For the most part, at home, the kids lead. This doesn’t mean I’m submissive in where we’re going – not by any means. Here, I am the curator of their great art museum.
So yes, the kids lead. But mostly, life leads us. It’s collaborative.
How it Works in the Wild
The creative collaboration and sense of process happens all the time. Mostly, spontaneously:
One summer day, we walked in to a meadow and my daughter heard a thrumming sound coming high up in the trees.
Dad, what is that?
“That sound?” I respond.
She is silent. Her body says, yes that sound.
It’s the annual summer sound: that thrumming. A kind of drumming coming from the trees.
“Those are Cicadas.”
“What are those?” My three-year-old son asks.
“They’re these big, ugly, giant insects that come out every summer and closer to when dusk comes, they make that huge sound.”
“I want to see sick-ay-duhs,” My son says, phonetically.
I pull out my phone and show them a photo of a Cicada.
“Eww!” They all three shriek.
“Yeah, they’re a little freaky,” I say, wanting to show them their size. “They’re bigger than most bugs…”
Two weeks later we’re walking through the forest. And right at my foot in the bulrush, at the base of a cottonwood: the exoskeleton of a cicada.
I picked it up and asked them if they remembered the giant bug sounds coming from the trees?
This, I show them, is how big they are.
“Eww!” They all three shriek.
And yes, I learn. I learn with each lesson.
I do not just tell them what I think something is and let it go. Typically when we’re back home I’ll look things up to make sure I’m giving them the correct facts. But they’re young, they probably won’t remember everything: in this, I’m actually teaching myself.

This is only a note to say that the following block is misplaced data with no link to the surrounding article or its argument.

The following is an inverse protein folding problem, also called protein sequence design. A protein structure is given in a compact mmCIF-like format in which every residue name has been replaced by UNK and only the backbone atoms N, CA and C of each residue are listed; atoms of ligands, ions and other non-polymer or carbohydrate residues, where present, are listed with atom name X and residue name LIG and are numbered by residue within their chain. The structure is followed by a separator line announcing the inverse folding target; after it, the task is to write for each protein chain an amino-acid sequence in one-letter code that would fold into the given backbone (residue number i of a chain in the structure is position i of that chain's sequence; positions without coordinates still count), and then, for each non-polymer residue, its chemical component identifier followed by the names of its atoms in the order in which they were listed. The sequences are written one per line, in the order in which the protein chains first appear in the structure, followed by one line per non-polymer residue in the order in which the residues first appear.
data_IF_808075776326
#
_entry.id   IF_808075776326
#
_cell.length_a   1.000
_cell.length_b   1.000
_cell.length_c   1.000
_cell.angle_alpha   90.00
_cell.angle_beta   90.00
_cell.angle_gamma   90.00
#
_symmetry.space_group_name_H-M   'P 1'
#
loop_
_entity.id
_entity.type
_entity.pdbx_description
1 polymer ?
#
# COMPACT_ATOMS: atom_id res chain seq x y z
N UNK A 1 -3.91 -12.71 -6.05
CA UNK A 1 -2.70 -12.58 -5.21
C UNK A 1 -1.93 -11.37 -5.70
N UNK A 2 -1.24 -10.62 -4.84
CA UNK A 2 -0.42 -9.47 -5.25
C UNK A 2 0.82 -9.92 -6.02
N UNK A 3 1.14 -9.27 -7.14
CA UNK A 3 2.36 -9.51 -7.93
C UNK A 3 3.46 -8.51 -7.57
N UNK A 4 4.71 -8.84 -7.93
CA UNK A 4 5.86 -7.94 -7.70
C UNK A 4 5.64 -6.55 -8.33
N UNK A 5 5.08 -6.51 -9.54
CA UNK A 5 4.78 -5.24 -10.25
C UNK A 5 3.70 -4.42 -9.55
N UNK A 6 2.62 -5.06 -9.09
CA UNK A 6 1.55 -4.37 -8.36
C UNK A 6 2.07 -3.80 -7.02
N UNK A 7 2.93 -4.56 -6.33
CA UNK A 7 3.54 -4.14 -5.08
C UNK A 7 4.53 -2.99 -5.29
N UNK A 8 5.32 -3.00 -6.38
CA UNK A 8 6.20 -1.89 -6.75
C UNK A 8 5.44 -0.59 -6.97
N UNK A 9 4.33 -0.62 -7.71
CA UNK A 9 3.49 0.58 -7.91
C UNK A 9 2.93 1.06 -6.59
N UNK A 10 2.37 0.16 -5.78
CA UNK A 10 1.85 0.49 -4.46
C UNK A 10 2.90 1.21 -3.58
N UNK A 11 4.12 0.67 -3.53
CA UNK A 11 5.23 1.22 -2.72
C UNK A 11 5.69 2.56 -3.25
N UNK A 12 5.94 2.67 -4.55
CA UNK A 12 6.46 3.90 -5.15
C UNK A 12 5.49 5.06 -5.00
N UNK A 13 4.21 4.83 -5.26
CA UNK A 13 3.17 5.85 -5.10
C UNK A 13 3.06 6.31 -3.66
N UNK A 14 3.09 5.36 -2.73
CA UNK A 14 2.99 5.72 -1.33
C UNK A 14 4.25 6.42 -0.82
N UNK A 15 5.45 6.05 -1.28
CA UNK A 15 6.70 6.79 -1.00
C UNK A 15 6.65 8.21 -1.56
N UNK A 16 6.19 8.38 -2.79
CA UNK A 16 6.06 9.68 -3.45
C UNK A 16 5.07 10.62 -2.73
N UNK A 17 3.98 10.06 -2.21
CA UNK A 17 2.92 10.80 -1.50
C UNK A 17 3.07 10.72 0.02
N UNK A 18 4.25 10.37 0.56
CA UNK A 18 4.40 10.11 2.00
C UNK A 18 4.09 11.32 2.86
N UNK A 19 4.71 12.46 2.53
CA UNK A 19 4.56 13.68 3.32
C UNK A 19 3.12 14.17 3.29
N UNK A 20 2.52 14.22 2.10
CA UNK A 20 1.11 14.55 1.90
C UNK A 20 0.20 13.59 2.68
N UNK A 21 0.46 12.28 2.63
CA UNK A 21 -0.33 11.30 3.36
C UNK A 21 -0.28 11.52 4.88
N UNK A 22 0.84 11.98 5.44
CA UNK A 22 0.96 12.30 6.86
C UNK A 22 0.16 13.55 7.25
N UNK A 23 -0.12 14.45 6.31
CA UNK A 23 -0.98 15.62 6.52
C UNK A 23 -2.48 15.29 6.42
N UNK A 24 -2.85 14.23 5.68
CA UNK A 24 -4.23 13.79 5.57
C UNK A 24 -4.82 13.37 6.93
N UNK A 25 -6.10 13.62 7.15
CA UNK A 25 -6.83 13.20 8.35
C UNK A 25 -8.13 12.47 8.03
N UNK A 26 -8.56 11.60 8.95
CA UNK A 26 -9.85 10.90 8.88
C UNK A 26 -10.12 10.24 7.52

One afternoon, we were in a ghost town on the eastern Colorado plains.
We were coming back from examining some abandoned structures and, wading through the turkeyfoot grass, we found something.
“Whoa! It looks like an alien, Dad. Look!”
I took out my camera and snapped a photo.
I didn’t know what it was. It did look like an alien.
When we got in the car, I showed my girlfriend.
“That’s a Preying Mantis,” she casually says.
I had no idea what it was. I think I’ve seen one only once before in a graveyard in Salt Lake City.
I don’t know everything. And I don’t want to.
I want the world to be a place of exploration and play and adventure. I want my children to live in the same place: where things are wondrous every day. Where exploration never ends.
And I want them to live in a place, inside themselves, where they are comfortable coming from a place of unknowing. Of not knowing, because they understand how their world just expanded a little more on account of the fact that there was something new that they didn’t know, but can come to know.
Learning is exploration. And exploration feels good. It also helps us heal.
This is agnosticism: living in a cloud of unknowing and feeling the wonder and power of one’s lack of knowledge. Then, going after it: sometimes in a counterintuitive manner. Sometimes going about the quest of quenching that thirst by… not explicitly doing anything about it, but instead, letting the world unfold in its organic way before you, without forcing any of it.
Buying in to agnosy, for me, is the fuel that ignites the fire of curiosity.